Credit: Screenshot of my Google search "Roseate terns endangered" [Fair Use]
Roseate Terns Breeding, Feeding, and Wintering Grounds
Credit: World Map by Christopher Schnese on flickr (CC-by-2.0) Colors & Text by RoseWrites Created December 3rd, 2016 [Ask about reuse]

Yet Both Wikipedia and the IUCN Red List

Deems Roseate and Arctic Terns' Status: Least Concern

Roseate tern WikipediaCredit: U.S. Fish and Wildlife Service Southeast Region (CC-by-2.0)Shown at right is a portion of the Wikipedia entry [Fair Use] for "Roseate tern" which (when I scrolled to the bottom) clearly states: "This page was last modified on 6 December 2016, at 13:03."[16]

Look up "Arctic tern" on Wikipedia and it lists them also as "LC" (Least Concern). Scroll to the bottom and it states: "This page was last modified on 9 December 2016, at 17:14."[37]

The IUCN Red List (which I find is usually accurate) also considers Roseate terns Sterna dougallii and Arctic terns Sterna paradisaea as not endangered (and in the "Least Concern" category).[15] [38]

Oddly, the IUCN's regional assessment of roseate terns only included Europe. And in the range description, it states:

"This species breeds in widely but sparsely distributed colonies along the east coast and offshore islands of CanadaU.S.A., from Honduras to Venezuela, possibly to Brazil ..."[15]

Hinterland's Roseate Tern Migration PathCredit: Screenshot of Hinterland Who's Who Roseate Tern Range MapIt doesn't make any sense to include European data about roseate terns. And what's with the "possibly to Brazil" (that is definitely where they feed and winter). Image shown at right from Hinterland Who's Who page [Fair Use].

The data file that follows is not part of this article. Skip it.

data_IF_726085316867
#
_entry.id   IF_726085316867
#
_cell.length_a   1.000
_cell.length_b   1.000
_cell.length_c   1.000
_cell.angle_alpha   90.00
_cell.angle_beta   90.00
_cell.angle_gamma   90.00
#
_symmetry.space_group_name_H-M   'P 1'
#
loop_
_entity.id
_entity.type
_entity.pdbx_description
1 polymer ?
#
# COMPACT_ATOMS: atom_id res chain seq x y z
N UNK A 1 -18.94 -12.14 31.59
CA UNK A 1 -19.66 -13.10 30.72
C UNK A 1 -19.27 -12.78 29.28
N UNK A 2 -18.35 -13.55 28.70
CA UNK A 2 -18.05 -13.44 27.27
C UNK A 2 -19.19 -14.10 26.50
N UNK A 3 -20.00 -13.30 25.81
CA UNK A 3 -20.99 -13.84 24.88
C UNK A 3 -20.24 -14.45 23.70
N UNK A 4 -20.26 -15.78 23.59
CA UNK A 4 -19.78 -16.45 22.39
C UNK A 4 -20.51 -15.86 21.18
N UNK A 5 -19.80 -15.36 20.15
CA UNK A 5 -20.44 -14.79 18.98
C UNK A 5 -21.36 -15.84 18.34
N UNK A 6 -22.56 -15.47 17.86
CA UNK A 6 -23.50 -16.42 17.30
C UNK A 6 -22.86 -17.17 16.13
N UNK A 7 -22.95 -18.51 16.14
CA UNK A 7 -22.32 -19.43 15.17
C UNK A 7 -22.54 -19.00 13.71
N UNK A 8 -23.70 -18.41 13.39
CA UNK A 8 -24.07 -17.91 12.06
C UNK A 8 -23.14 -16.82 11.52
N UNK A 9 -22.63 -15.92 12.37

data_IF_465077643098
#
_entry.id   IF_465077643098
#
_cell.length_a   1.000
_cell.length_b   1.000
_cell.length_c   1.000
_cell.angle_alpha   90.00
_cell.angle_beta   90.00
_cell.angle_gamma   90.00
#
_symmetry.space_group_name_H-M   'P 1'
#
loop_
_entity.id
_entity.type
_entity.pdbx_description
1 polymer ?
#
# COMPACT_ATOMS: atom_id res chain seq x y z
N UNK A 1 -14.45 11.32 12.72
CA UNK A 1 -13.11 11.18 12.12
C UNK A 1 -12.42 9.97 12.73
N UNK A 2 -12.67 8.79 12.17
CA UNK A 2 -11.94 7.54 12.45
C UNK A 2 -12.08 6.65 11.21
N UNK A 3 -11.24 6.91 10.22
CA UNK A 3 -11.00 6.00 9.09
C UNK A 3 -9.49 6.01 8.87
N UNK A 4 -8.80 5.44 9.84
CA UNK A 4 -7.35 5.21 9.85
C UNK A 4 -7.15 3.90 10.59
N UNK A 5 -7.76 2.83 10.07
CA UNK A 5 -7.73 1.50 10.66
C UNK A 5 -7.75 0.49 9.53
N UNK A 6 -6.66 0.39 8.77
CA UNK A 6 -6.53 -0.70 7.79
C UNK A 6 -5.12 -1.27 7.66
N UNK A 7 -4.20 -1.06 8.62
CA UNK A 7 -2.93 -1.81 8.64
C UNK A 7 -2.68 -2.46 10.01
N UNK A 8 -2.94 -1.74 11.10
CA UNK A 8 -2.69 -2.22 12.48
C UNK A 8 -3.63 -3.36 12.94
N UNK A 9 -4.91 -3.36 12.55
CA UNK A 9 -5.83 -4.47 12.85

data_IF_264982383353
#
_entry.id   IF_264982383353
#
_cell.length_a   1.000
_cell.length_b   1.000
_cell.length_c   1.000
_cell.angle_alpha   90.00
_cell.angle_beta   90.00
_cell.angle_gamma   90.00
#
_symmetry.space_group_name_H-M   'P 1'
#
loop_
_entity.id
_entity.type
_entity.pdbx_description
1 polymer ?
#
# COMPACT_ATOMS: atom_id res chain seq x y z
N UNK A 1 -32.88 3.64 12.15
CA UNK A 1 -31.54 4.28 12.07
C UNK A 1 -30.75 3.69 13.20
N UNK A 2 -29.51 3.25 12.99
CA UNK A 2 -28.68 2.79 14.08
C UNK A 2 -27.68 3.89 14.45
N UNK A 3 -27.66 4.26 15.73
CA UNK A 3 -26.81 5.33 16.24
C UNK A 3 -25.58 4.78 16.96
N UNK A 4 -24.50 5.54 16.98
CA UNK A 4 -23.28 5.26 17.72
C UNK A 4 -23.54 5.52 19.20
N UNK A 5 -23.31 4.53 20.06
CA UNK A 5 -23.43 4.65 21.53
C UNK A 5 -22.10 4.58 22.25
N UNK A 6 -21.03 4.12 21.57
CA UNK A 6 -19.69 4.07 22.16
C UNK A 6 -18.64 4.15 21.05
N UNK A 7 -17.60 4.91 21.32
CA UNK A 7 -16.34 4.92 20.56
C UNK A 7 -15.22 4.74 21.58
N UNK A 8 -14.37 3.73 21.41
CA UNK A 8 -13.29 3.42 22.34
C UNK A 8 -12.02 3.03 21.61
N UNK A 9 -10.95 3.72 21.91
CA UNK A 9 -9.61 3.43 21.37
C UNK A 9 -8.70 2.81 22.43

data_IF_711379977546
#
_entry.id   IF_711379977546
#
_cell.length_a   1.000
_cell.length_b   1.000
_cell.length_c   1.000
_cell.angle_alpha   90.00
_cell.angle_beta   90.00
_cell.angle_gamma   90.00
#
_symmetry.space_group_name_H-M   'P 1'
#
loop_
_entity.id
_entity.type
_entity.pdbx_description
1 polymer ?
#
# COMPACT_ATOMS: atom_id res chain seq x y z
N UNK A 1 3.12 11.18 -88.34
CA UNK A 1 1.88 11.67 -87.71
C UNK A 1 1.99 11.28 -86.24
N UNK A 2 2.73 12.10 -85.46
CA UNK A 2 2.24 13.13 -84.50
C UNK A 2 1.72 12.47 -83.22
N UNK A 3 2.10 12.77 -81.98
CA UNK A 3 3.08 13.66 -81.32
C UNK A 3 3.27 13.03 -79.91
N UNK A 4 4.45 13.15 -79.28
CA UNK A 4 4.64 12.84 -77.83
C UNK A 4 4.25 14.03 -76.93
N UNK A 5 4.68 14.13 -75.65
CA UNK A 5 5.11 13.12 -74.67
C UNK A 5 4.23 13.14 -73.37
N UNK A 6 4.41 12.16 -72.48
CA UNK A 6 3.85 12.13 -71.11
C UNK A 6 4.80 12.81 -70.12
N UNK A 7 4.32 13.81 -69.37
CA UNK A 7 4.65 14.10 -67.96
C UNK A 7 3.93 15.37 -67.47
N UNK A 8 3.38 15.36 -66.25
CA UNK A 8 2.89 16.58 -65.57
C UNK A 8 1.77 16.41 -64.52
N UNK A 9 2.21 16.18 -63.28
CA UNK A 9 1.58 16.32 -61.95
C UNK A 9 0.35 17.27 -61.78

During November and December older Common Terns migrate to southern Brazil and Argentina, while younger birds are found primarily along the north coast of South America (Hays et al. 1997).[19]

And – get this – at the bottom of the IUCN Red List page for Sterna dougallii and Sterna paradisaea it states:

BirdLife International. 2016. Sterna dougallii. The IUCN Red List of Threatened Species 2016: e.T22694601A86779648. BirdLife International. 2016. Sterna paradisaea. The IUCN Red List of Threatened Species 2016: e.T22694629A86791057.

I guess that means these IUCN Red List pages are supposedly up-to-date?

I wonder if Eliminate Dengue (and others carrying out the Wolbachia-infected Aedes mosquito releases) are worried about being fined for violations of the Endangered Species Act.

Criminal activities may be punished with fines up to $50,000 and/or one year imprisonment for crimes involving endangered species, and $25,000 and/or six months imprisonment for crimes involving threatened species.[17]

Related Articles About the Zika Virus By Me

 

Zika Virus: Our Tainted Blood Supply

Zika and Its Path: What Our Public Health Authorities Are Hiding

Safe Mosquito Eradication That Works: Using Coffee, Bti, Rubbing Alcohol, and a Cat

 

Help Fight the Global Spread of Zika

Spread the word. Let your local politicians and public health authority know Culex are also a vector of Zika. Report dead birds and press authorities to test them for Zika and Wolbachia. Share this article. 

I designed serious and fun products on Zazzle to help raise funds for Zika research (either in Canada and/or Brazil). My Zazzle collection and my devoted Facebook page are both called: Zika: Let's Stop a Global Pandemic.[20][21]

Author's note: All of my citations have a clickable link to their source. The list is found in the bibliography at the end of this page.